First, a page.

WILLIAMSON COUNTY, Texas (KXAN) — A statewide cite and release bill for criminals caught with small amounts of marijuana is now stalled in the state legislature, but that’s not stopping some law enforcement agencies from doing it anyway. 

The Cedar Park Police Department confirmed Tuesday that within the next month, it will implement a cite and release program for some people caught with marijuana. A person with less than two ounces would have to report to a processing center rather than going straight to jail. 

Cedar Park officers said this does not let suspects off the hook, but that taking a different approach to processing these types of situations will benefit the workload and transport times for police. 

This effort comes after the Williamson County Attorney’s office started a similar program three years ago with the Round Rock Police Department. At that time the county attorney secured a $65,000 grant to try and reduce the county-run jail population

Jarrod Smith, a criminal defense attorney with the Austin-based Smith & Vinson Law Firm, said figuring out how it exactly worked took some time. 

“We’ve had a number of clients that have been actually confused about where they need to go to or what they need to do,” Smith explained. 

“We had one client that came to us kind of after the fact, and they actually missed their initial court date,” he added. “Because all they had was a piece of paper, and they didn’t know what to do with it.” 

Despite those snags, Smith supports the expansion of this kind of program throughout Williamson County. 

“We shouldn’t be throwing people in jail for very low-level possession charges,” Smith said. “I think it frees up county resources for more violent crimes.” 

Figures are not immediately available, though, to show if the cite and release program has had much of an effect on the number of inmates booked at the Williamson County Jail. 

However, these types of low-level marijuana possession cases still make up about 20 percent of the county’s case load.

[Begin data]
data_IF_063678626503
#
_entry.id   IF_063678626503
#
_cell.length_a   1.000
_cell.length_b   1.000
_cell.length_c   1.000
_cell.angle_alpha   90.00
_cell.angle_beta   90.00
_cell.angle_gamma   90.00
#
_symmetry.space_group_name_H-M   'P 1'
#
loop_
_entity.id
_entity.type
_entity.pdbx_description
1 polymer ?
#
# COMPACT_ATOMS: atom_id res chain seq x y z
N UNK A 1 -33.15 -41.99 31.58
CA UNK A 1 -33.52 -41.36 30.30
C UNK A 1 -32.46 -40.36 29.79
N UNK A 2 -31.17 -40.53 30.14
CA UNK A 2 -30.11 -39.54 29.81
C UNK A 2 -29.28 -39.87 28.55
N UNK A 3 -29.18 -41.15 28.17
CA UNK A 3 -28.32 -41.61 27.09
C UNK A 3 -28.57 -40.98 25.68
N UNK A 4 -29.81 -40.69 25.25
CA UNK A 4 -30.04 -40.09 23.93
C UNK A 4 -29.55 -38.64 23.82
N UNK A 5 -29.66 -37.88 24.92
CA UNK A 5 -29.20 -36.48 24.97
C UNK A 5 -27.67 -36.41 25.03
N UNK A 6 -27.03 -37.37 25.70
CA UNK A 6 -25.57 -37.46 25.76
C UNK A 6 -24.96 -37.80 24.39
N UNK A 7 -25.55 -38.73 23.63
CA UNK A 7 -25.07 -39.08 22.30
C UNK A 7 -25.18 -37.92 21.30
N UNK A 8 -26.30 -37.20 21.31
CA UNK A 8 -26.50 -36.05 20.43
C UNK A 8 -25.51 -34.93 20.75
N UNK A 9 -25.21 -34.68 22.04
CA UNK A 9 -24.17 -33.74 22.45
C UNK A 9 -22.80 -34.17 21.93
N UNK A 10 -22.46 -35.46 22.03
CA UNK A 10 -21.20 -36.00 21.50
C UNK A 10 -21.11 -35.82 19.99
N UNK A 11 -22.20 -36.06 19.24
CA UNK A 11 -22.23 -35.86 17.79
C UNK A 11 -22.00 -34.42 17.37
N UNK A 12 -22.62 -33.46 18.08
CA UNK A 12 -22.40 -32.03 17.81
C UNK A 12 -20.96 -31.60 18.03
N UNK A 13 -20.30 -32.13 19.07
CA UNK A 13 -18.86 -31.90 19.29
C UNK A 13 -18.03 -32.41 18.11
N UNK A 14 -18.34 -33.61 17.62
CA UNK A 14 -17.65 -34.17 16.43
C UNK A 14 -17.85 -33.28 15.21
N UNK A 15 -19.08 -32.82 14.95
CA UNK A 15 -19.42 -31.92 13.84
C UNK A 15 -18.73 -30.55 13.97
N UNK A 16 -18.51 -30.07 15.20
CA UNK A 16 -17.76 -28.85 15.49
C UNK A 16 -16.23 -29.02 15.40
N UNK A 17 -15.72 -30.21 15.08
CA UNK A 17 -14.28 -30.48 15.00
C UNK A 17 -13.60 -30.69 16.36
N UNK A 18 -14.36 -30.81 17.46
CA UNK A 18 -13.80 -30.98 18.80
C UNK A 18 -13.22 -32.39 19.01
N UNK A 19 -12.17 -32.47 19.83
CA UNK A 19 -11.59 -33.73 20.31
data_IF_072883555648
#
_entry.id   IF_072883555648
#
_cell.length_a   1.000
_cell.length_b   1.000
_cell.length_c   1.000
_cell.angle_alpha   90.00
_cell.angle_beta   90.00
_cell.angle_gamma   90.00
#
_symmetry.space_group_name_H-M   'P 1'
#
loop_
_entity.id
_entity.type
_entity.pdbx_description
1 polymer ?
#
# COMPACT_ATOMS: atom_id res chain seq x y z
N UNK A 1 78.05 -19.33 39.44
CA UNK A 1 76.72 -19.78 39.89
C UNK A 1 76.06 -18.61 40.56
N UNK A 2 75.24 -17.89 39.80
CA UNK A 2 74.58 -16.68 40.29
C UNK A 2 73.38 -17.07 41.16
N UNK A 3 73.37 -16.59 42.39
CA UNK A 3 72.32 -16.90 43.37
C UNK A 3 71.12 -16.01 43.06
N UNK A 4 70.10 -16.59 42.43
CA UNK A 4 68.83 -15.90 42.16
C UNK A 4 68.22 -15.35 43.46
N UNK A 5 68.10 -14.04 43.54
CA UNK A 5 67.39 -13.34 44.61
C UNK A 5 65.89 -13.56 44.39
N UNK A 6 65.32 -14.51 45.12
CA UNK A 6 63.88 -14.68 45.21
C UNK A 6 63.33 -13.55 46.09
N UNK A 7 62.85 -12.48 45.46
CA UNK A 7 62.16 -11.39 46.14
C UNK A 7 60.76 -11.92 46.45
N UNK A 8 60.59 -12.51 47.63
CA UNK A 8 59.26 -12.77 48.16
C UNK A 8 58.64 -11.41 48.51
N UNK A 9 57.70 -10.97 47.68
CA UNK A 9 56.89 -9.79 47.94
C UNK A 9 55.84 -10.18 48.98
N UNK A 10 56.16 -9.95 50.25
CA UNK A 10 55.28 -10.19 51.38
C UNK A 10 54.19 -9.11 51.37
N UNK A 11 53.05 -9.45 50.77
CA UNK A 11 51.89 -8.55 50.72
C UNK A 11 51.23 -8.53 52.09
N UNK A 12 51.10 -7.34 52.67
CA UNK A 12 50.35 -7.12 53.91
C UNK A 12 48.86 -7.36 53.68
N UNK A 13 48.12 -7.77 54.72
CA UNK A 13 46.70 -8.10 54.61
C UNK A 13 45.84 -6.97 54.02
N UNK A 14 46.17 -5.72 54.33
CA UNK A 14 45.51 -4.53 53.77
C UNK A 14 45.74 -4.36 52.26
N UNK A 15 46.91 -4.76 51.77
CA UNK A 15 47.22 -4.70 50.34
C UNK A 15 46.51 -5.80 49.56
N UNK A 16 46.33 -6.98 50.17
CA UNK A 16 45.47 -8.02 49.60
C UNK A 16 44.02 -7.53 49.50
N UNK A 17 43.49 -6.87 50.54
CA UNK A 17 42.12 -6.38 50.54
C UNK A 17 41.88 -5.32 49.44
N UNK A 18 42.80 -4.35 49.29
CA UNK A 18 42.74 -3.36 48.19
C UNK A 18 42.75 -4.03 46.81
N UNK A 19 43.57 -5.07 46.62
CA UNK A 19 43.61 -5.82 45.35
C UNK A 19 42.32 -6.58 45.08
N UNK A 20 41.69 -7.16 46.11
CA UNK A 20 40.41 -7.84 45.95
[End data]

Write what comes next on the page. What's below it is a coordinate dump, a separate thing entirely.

The numbers have held fairly steady during the past three years. According to the Williamson County Attorney’s office, there were 1,346 cases involving marijuana possession under two ounces in 2018. In 2017 there were 1,676 such cases, while there were 1,568 in 2016. 

KXAN submitted a public records request Tuesday with the Round Rock Police Department to find out how many field release citations officers wrote for marijuana possession under two ounces during the past few years. 

The Williamson County Attorney’s office indicated that it would like to keep expanding the cite and release program to additional law enforcement agencies in the county. 

A spokesperson for the City of Leander, though, said the Leander Police Department is not implementing any such program right now. Police there are instead following how these efforts progress in other nearby communities before deciding if they should implement it, too. 

The City of Austin has had a similar cite and release policy in place for a handful of crimes since 2009.

Last October, the Austin Police Department implemented a new version that narrowed the disqualifying factors — things that could trigger an arrest rather than release.

Those include:

  • if the officer believes people or property would be immediately in danger by releasing the subject
  •  if the subject demands to be taken before a magistrate or refuses to sign the citation
  • or if an officer cannot identify the person in question.